“There’s nothing in artificial intelligence or robotics that could discriminate between a combatant and a civilian,” said Dr. Noel Sharkey, Professor of Artificial Intelligence and Robotics at the University of Sheffield and chairman of ICRAC. “It would be impossible to tell the difference between a little girl pointing an ice cream at a robot or someone pointing a rifle at it.”
This growing “epistemic community” of concerned scholars has been joined, in the last few years, by several influential voices in the global policymaking arena. In 2010, the UN Special Rapporteur on Extra-Judicial Killings, Philip Alston, raised concerns about the use of drones in extra-judicial killings in his report to the UN Human Rights Council. Similarly, in 2011, Dr. Jakob Kellenberger, President of the International Committee of the Red Cross (ICRC) called for greater “discussion” about the “potential humanitarian consequences [and] impact of developing technologies.”
Then, in March 2012, Article 36, who had played a significant role in the cluster munitions campaign, called for a complete ban on autonomous armed robots, saying “Decisions to kill and injure should not be made by machines and, even if at times it will be imperfect, the distinction between military and civilian is a determination for human beings to make.”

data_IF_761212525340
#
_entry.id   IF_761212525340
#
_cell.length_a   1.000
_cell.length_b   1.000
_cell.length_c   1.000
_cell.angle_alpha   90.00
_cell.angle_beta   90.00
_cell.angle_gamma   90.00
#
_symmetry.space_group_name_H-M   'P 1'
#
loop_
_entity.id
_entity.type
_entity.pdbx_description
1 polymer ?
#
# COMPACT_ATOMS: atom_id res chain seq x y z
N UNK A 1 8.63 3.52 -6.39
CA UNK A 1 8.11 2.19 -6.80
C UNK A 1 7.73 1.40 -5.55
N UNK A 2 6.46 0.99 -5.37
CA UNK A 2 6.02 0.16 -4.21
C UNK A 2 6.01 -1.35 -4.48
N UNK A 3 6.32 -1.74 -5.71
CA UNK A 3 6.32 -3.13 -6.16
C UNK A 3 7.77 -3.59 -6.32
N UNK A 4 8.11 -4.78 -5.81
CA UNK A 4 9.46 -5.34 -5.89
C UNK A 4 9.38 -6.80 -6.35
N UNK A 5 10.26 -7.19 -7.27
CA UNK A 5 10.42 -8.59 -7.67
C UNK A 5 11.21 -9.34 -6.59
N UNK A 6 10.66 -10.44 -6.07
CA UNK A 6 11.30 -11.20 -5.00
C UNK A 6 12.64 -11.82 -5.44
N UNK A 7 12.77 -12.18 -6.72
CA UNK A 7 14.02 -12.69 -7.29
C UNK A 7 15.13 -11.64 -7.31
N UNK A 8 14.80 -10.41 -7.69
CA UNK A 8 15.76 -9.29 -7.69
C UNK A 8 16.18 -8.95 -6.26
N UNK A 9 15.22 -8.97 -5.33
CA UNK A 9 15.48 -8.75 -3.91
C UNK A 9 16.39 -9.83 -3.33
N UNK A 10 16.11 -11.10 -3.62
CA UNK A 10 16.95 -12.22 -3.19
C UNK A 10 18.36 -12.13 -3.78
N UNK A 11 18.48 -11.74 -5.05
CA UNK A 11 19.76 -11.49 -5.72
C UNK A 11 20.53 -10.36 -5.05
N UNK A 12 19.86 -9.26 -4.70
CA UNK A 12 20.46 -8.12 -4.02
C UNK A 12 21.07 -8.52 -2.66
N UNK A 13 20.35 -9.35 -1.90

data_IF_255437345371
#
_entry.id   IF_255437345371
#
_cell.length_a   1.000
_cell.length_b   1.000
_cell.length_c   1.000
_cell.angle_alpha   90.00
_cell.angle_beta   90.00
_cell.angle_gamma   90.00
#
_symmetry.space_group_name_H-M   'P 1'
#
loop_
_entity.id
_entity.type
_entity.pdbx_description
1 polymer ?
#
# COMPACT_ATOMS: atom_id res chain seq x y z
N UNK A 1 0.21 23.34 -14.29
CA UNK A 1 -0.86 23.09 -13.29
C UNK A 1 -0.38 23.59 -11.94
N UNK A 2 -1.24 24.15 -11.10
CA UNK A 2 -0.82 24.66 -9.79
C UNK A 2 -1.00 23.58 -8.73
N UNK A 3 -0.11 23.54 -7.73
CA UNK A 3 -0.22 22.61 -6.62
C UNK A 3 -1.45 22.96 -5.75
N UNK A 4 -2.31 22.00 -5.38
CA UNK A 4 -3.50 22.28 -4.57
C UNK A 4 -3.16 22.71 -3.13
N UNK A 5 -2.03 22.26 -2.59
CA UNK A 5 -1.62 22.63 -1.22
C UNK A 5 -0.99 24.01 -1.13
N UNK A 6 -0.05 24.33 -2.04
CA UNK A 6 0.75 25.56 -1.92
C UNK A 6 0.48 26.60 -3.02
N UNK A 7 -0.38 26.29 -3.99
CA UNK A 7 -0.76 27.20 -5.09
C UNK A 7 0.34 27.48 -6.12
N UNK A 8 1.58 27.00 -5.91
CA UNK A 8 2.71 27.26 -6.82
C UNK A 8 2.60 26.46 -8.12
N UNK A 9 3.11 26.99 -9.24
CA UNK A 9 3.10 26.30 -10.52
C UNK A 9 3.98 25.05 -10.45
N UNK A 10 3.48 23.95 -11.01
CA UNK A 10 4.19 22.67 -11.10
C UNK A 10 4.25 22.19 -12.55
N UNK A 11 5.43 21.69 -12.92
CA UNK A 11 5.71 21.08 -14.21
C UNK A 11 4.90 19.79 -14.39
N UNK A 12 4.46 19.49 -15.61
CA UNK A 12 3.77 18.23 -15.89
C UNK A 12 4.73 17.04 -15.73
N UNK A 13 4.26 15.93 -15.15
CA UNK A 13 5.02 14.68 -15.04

The increasing concerns about US drone strikes, particularly Pakistan, Yemen and Somalia, notably following critical high profile reports from NYU and Stanford, Columbia University and Medact, have, in the last few months, intensified attention on the potential dangers of roboticizing warfare.
The developing network of people and organizations calling for a global regime to regulate robotic weapons, and specifically prohibit fully autonomous ones, has not yet formalized into an organized campaign. However, there is a mounting pressure from diverse corners of civil society, media and academia to safeguard humanity from our own destructive technological potential.
As we face an increasing roboticized and computerized future, we should consider again the early 20th Century reflections of H.G. Wells. Science and technology, he said, “give us powers novel in history and bring mankind [sic] face to face with dangers such as it has never confronted before…. [O]n the one hand, they render possible such a reasoned coordination of human affairs as has never hitherto been conceivable, … on the other, they so enlarge and intensify the scope and evil of war….”
In the development of robotic autonomy we cannot only hope that “reasoned coordination of human affairs” with win out over the “evil of war.” It is something we must work for, call for, campaign for, advocate for.
Dr. Matthew Bolton is assistant professor of political science at Pace University in New York City. He is a member of the International Committee for Robot Arms Control and has written widely about humanitarian and disarmament issues, particularly landmines and cluster munitions.